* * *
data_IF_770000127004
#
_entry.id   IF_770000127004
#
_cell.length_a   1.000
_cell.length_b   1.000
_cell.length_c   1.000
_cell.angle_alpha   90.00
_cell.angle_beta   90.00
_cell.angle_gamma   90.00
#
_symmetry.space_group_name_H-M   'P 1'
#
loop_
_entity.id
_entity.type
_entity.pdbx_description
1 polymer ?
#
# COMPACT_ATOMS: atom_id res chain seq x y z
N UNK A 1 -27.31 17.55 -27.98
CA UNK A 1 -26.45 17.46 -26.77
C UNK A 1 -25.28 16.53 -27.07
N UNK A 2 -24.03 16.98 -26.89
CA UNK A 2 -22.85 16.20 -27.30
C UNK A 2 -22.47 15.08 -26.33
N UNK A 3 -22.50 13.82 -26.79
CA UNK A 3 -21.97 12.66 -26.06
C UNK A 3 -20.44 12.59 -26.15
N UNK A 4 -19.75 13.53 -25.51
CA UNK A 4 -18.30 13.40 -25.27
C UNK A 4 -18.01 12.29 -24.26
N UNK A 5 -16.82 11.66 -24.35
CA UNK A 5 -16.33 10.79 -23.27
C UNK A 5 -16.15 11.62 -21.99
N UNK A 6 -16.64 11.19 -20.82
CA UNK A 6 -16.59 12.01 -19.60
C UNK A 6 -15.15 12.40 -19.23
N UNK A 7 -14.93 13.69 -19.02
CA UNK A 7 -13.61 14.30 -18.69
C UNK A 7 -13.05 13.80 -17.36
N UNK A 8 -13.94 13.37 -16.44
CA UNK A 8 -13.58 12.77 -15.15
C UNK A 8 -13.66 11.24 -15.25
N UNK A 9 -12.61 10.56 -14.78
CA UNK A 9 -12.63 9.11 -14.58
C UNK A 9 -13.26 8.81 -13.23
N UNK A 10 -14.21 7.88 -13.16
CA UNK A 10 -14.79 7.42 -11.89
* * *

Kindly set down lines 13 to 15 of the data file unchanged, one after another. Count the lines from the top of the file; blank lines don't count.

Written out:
#
loop_
_entity.id